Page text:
AUGUST 2, 1999
We hear that the planned new V10 engine, which is due to be raced next year, has been rather disappointing to date in dyno testing at Peugeot Sport headquarters at Velizy, near Paris, and that there are even suggestions that the company is suggesting that Prost use an updated version of the old V10 next year. This suggestion has not gone down well at Prost because although the old Peugeot is a strong engine, it is heavy and large in comparison to the new units.
Prost wants Peugeot to increase its involvement - and maybe even take a shareholding in the team - but Peugeot is balking at the idea as it is keen to use available money on its World Rally Championship program.
The result of this stand-off is that the F1 paddock is alive with all manner of rumors about what Prost will do for an engine with stories linking the team to deals with Mercedes-Benz (or Chrysler), Ferrari, Honda and Supertec. The only likely scenario is that if Peugeot pulls out Prost will pay for Supertec V10 engines. This would be expensive and is unlikely that they would be badged. A customer Ferrari deal is possible but the engines being used by Sauber Petronas have not been very competitive this year and the deal is quite expensive.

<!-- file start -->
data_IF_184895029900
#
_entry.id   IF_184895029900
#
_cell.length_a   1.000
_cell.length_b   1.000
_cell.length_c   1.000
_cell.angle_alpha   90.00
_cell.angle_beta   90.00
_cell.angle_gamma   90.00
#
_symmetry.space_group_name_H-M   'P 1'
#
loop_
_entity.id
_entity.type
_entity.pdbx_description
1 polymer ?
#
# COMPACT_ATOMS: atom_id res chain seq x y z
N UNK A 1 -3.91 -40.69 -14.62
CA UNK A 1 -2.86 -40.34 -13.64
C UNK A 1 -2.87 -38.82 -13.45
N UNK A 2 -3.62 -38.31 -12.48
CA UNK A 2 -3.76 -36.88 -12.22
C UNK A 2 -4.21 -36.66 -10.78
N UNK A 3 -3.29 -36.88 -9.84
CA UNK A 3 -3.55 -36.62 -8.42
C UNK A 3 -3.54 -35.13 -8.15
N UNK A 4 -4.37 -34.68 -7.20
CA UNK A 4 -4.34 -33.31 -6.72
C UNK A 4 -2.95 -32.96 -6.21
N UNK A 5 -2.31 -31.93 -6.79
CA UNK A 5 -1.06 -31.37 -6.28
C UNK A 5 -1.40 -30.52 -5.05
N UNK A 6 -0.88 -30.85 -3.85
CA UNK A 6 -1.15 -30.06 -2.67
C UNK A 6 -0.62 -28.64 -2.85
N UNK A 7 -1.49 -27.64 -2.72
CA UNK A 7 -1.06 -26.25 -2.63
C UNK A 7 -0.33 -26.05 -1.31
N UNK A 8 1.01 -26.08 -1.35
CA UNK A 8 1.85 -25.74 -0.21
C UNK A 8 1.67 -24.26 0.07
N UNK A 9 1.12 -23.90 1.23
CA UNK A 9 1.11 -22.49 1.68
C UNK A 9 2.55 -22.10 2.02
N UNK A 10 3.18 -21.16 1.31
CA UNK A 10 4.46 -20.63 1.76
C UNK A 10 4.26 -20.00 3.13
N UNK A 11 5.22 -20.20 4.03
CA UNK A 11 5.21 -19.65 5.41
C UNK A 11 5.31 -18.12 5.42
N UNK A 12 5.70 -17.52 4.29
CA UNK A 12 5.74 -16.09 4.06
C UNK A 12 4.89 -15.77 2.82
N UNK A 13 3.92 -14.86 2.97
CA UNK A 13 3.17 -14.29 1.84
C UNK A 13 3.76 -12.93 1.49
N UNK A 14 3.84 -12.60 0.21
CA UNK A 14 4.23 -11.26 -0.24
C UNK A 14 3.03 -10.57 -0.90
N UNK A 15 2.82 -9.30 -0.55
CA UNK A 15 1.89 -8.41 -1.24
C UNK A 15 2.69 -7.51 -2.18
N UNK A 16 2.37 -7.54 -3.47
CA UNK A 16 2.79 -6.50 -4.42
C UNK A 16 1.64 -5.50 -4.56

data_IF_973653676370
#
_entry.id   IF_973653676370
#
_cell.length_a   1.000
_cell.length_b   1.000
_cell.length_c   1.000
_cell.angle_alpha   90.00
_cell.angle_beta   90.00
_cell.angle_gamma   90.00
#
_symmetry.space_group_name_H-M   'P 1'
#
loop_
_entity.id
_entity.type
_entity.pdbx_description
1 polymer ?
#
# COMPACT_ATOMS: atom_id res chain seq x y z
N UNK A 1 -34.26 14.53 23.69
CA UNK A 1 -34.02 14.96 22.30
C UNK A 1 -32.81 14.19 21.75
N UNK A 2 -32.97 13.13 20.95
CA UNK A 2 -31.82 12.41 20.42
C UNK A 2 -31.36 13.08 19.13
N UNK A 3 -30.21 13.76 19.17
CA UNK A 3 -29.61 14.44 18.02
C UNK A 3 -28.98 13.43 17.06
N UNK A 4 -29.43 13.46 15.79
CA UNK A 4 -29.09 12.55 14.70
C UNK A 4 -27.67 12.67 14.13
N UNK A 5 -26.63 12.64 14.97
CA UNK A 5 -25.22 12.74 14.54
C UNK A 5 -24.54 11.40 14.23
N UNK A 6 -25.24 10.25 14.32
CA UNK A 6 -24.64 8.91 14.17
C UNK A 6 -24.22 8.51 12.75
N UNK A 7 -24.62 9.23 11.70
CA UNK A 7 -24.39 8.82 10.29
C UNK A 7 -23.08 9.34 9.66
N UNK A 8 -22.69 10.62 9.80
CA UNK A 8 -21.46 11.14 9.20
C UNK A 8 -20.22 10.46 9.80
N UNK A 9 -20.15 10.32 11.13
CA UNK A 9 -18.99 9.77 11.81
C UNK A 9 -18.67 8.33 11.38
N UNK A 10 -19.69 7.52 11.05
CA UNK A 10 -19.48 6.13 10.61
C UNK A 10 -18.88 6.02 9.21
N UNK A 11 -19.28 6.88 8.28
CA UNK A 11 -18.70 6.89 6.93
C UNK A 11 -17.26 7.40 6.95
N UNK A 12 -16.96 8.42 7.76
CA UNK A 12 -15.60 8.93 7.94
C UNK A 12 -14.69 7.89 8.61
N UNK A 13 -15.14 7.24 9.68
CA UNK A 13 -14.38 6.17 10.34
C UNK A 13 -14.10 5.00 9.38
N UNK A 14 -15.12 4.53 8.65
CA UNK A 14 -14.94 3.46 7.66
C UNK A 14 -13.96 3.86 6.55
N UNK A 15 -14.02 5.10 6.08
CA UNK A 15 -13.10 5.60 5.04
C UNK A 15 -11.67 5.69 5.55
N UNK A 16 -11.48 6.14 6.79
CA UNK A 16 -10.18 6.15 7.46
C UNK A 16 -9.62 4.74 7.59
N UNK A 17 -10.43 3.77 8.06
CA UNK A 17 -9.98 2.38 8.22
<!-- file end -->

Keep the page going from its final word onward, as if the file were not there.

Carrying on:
The problem with either deal is that Prost will not only have to pay but will also slip backwards on the grid, so we expect that Alain will continue to push Peugeot to increase its investment while looking for a company to help him pay for engine development by Peugeot - the obvious one being the oil company TotalFina. It was interesting to note that at Hockenheim one of Prost's VIP guests was Peter Miller of the investment bank Credit Suisse First Boston, which has a deal to develop the team's international financial strategy. The perfect deal for Alain would be to find a backer to help fund the development of the Peugeot program for a few more years, giving him time to look for a better long-term deal with a car company which will be more committed to F1.